Man placed himself outside the current of Obedience. God chose as his punishment labour and death. Consequently labour and death, if Man undergoes them in a spirit of willingness, constitute a transference back into the current of Supreme Good which is Obedience to God.
If you prefer this over the quasi-Aristotelian account I have offered of the meaning of work – if you prefer to meditate here upon the person who undergoes labour and death in a spirit of acceptance – you arrive by another route at something not altogether alien to the conclusion that we reached before. On both accounts, the power and the possibility to do proper work is something that is central to the life and being of a human person. To have no work to do – to find nothing one can do that makes any difference to anyone or anything – is among the very worst things that can befall someone, even if he or she can escape starvation. There is, however, at least one notable difference between the Aristotelian and the Weilian outlooks. One who acts in the spirit thatWeil enjoins upon us has to accept whatever labour presents itself and be ready to adjust his or her expectations and putative satisfactions to the way things have to be. They must deploy their talents as best they can wherever it falls to them to labour. For others that may be more difficult. What these others may look for (in something of the spirit still of Aristotle, see Rhetoric 1367 a32) is work or occupation which, however hard it presses upon them, is not felt as any constraint or external compulsion upon them. In the world as it is they will often lament the shortfall between the work they find to do and the ideal we have described, according to which work at once reveals reality and places demands upon the their best powers and faculties. Something important will disappear from the world when human beings no longer even lament this shortfall but simply acquiesce in it.
It is a bad time for psychiatrists. Old-fashioned shrinks are out of style and generally out of work. We, who like our mentor Dr. Freud believe there is a psyche, that it is born to trouble as the sparks fly up, that one gets at it, the root of trouble, the soul’s own secret, by venturing into the heart of darkness, which is to say, by talking and listening, mostly listening, to another troubled human for months, years—we have been mostly superseded by brain engineers, neuropharmacologists, chemists of the synapses. And why not? If one can prescribe a chemical and overnight turn a haunted soul into a bustling little body, why take on such a quixotic quest as pursuing the secret of one’s very self?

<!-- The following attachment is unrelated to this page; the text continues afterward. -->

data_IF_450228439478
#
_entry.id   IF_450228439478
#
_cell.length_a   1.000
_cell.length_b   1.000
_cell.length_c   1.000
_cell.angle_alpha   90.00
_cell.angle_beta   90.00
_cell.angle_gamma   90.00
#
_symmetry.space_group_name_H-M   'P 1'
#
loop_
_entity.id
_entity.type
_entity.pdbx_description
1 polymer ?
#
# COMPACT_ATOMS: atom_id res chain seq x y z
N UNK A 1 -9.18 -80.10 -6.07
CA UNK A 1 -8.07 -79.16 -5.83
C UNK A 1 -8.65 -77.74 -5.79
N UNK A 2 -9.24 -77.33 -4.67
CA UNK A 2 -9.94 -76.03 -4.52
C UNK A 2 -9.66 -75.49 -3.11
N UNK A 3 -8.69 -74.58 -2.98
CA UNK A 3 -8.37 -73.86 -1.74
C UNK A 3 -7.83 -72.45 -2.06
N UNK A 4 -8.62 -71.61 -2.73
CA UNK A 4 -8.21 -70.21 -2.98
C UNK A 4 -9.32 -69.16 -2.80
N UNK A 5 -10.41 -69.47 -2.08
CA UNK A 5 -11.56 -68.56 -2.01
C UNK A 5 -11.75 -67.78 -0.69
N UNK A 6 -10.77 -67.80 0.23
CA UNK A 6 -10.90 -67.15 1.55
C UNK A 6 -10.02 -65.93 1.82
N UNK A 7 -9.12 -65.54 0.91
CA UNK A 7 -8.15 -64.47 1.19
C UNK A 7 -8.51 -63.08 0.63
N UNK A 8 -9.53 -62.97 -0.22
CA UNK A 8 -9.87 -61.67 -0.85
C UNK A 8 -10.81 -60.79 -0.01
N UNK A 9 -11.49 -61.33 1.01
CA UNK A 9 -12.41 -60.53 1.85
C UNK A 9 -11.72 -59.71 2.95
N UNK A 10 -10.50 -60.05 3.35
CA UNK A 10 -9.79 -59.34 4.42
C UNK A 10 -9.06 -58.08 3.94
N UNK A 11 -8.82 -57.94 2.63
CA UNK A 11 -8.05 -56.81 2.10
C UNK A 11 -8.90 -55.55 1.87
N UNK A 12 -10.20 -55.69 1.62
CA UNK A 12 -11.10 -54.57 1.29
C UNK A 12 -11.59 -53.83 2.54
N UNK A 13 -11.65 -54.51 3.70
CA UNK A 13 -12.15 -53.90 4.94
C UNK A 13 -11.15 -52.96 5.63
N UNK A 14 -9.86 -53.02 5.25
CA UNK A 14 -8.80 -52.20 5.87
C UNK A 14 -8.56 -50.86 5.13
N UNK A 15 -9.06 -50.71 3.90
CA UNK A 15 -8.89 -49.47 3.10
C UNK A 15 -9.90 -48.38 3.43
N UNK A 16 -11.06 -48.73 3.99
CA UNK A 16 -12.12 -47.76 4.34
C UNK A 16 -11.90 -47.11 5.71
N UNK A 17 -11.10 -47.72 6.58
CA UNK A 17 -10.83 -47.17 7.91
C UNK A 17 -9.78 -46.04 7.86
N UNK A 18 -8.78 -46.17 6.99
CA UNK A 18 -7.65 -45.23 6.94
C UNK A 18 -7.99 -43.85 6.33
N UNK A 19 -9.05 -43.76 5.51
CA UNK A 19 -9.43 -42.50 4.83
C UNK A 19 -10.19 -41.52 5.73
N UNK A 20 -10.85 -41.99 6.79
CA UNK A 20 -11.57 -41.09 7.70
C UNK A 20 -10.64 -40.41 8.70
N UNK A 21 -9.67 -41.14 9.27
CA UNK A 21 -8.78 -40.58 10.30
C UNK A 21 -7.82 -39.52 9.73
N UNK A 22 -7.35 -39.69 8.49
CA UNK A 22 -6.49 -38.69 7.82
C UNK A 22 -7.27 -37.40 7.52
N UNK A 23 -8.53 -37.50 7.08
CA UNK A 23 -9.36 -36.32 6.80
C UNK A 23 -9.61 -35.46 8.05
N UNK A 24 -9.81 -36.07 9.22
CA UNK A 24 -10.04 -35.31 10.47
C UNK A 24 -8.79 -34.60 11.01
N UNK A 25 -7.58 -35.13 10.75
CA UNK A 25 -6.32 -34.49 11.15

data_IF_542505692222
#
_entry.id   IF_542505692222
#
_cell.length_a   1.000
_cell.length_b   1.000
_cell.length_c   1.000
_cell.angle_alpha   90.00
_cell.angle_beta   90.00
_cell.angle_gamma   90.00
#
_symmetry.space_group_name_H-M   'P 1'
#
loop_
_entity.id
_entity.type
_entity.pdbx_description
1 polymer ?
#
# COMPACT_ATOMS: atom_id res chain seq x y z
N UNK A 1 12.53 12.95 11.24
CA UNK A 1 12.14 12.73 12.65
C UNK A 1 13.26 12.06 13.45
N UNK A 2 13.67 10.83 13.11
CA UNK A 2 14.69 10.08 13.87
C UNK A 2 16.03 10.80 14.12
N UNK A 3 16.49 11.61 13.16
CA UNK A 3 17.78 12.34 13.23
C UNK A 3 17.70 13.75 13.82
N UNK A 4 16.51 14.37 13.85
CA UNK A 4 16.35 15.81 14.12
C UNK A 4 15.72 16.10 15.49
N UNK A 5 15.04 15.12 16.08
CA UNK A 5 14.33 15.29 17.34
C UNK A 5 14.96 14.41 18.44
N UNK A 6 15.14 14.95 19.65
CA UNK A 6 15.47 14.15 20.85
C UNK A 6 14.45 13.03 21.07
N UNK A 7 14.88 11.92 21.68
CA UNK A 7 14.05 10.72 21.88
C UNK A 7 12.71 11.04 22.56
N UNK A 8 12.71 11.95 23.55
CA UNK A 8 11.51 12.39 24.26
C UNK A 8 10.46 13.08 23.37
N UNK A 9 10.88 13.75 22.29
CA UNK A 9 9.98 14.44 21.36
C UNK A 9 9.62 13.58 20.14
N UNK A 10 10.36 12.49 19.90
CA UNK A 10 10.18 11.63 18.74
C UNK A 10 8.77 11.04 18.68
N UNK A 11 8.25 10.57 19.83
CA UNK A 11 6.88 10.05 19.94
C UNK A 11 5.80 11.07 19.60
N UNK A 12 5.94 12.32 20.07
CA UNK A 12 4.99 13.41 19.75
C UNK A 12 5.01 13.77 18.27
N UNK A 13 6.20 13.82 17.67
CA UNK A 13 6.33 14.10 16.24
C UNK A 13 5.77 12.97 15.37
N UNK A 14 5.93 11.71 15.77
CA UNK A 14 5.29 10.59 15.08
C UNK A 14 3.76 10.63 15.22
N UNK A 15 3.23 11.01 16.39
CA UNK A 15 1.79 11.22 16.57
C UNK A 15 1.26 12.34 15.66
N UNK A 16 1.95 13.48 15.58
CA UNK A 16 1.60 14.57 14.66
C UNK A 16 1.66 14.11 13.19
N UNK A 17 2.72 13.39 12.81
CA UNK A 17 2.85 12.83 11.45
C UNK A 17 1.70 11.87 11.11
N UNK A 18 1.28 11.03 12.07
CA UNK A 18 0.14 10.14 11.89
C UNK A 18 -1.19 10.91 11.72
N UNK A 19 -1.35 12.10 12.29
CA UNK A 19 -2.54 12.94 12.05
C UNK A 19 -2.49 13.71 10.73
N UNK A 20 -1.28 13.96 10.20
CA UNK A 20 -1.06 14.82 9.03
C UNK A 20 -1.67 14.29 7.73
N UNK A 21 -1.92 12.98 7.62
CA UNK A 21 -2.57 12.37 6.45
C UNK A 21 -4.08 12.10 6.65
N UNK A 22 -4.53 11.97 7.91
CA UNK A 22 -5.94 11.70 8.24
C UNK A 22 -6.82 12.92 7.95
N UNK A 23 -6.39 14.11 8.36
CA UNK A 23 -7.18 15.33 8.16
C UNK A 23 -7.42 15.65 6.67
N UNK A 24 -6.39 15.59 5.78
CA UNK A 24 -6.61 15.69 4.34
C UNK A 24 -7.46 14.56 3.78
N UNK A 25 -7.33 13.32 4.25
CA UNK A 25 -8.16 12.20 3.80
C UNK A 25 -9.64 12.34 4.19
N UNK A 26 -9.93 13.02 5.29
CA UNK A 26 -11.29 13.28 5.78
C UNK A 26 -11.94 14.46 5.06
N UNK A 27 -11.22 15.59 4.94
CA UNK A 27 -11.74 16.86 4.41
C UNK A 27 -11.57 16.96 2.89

But accident or not, are there not signs of a suppression of cortical function in Mickey and Donna? I’m thinking particularly of the posterior speech center, Wernicke’s area, Brodmann 39 and 40, in the left brain of right-handed people. It is not only the major speech center but, according to neurologists, the locus of self-consciousness, the “I,” the utterer, the “self”—whatever one chooses to call that peculiar trait of humans by which they utter sentences and which makes them curious about how they look in a mirror—when a chimp will look behind the mirror for another chimp.
Max laughs. “Well, don’t forget my practice is not here but in New Orleans, the city that care forgot. It has never been noted for either its anxiety or its sexual inhibitions.”